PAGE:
But that’s basically the point the movie’s trying to make. Both Emily and Youcef are complicated, nuanced characters. People who do the wrong thing for an understandable reason. Emily didn’t get into this trying to be a criminal. Yet here she is, enjoying every second of it. And, of course, since this is a thriller, things balloon wildly out of control as the film progresses. But there’s always that sense of grounded reality that sticks around. Emily’s desire to make something of herself, and to stick it to everyone who’s screwed her over across the years. There’s a scene late in the movie, where Emily’s getting interviewed for a competitive internship, that perfectly exemplifies the movie’s thesis. And while it’s a great scene, I do wish the film had taken things even farther. But at its core, it is a fairly contained, character-driven story. But it works incredibly well.
Great Performances from Aubrey Plaza and Theo Rossi
A large part of why Emily the Criminal works as well as it does comes down to Plaza’s captivating performance. I’m more familiar with her comedic roles in projects like Parks and Recreation and Happiest Season. But her performance here is what keeps everything so grounded. She does such a good job of communicating exactly what Emily is going through. Her desperation, her fascination with Youcef’s life, and her disdain for those in power who couldn’t care less about her. It’s a nuanced, relatable performance. And you can’t help but root for her, even as she does increasingly questionable things. Plaza’s performance also adds a lot of energy to the film. She’s in almost every scene, and she’s constantly driving things forward. If you’ve never seen her in a dramatic role, prepare for an absolute barnstormer of a performance.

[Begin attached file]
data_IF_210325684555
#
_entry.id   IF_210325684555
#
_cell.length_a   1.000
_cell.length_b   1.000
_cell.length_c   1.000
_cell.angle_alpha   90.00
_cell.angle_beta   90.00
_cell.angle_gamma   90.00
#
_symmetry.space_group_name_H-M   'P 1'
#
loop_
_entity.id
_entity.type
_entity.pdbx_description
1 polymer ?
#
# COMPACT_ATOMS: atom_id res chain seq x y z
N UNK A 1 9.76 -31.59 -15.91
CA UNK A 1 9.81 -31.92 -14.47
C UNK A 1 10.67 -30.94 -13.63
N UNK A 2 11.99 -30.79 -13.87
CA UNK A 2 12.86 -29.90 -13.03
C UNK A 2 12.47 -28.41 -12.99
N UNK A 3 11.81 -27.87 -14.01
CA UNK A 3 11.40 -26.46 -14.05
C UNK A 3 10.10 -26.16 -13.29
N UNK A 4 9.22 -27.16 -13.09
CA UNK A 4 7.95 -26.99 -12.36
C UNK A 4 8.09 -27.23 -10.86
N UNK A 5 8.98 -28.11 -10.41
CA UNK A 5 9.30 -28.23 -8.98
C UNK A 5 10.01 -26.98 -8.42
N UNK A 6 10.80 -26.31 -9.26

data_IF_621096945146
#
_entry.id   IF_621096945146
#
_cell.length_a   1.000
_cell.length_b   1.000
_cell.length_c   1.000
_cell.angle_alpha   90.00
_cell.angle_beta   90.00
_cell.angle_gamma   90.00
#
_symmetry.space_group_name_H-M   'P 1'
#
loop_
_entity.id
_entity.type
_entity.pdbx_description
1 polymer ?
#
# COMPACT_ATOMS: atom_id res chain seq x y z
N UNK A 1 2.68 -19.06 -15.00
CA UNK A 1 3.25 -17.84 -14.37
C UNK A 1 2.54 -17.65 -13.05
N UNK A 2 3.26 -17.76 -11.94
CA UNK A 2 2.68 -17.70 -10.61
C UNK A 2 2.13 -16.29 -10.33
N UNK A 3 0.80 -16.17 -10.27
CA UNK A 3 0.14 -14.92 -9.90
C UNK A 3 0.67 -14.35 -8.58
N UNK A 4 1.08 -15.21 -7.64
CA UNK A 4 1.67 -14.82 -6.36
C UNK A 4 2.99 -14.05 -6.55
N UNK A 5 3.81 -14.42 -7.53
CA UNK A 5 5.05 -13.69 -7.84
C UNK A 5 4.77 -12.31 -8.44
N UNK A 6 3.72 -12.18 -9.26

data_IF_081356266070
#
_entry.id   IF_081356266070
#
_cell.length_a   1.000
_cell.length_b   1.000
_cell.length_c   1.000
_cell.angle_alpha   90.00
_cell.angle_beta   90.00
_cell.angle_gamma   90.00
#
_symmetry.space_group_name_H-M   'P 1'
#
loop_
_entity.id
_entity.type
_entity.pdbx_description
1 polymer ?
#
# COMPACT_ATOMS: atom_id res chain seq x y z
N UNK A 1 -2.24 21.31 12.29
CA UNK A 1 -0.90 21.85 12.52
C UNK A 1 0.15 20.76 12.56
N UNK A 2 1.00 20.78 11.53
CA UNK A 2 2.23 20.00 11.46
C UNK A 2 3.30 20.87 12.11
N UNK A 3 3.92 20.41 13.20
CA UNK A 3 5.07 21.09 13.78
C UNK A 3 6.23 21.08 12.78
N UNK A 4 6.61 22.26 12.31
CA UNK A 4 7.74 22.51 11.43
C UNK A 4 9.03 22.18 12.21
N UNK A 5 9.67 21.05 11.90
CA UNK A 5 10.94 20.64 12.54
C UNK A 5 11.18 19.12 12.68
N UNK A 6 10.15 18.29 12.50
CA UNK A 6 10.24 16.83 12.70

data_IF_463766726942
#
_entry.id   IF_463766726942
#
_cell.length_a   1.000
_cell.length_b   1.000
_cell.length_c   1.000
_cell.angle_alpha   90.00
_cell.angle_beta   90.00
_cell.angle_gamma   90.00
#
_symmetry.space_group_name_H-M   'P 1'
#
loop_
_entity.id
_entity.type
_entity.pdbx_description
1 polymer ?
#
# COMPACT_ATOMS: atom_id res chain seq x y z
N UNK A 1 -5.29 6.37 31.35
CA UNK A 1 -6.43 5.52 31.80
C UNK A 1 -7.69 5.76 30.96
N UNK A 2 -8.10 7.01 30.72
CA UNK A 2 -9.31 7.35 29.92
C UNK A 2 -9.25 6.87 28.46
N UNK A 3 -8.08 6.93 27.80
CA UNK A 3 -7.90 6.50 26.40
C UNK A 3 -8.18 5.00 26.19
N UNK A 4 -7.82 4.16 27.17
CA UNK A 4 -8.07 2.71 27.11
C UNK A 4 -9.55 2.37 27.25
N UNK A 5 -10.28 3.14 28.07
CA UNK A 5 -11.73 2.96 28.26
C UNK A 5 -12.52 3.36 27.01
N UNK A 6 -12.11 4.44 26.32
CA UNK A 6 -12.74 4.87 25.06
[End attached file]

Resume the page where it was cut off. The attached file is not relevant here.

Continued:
Theo Rossi also delivers quite an impressive performance. His Youcef is immediately charming, making it easy to see why Emily might trust him despite, well, everything about what he’s asking her to do. But as the film unwraps more and more layers of Youcef’s life, Rossi gets the chance to deliver a surprisingly vulnerable performance. Honestly, he makes a good counter to Emily’s fierce determination. Rossi and Plaza share a great chemistry, too, with their scenes together quickly turning electric. Much of Emily the Criminal plays like a traditional two-hander, with the mentor and the mentee, and Rossi slots into that role quite well and only adds to the film’s success.
At the end of the day, Emily the Criminal is a deeply enjoyable watch. While I wish it had pushed its central ideas just a bit further, the focus on Emily’s motivations was enough to make an otherwise standard thriller feel unique. Buoyed by excellent performances from Plaza and Rossi and a tight, character-driven script, Emily the Criminal is an absolutely thrilling experience from start to finish.
Emily the Criminal had its World Premiere in the Premieres section of Sundance Film Festival 2022.
Director: John Patton Ford
Writer: John Patton Ford
Rating: 4 out of 5
Part-time writer, part-time theatre nerd, full-time dork.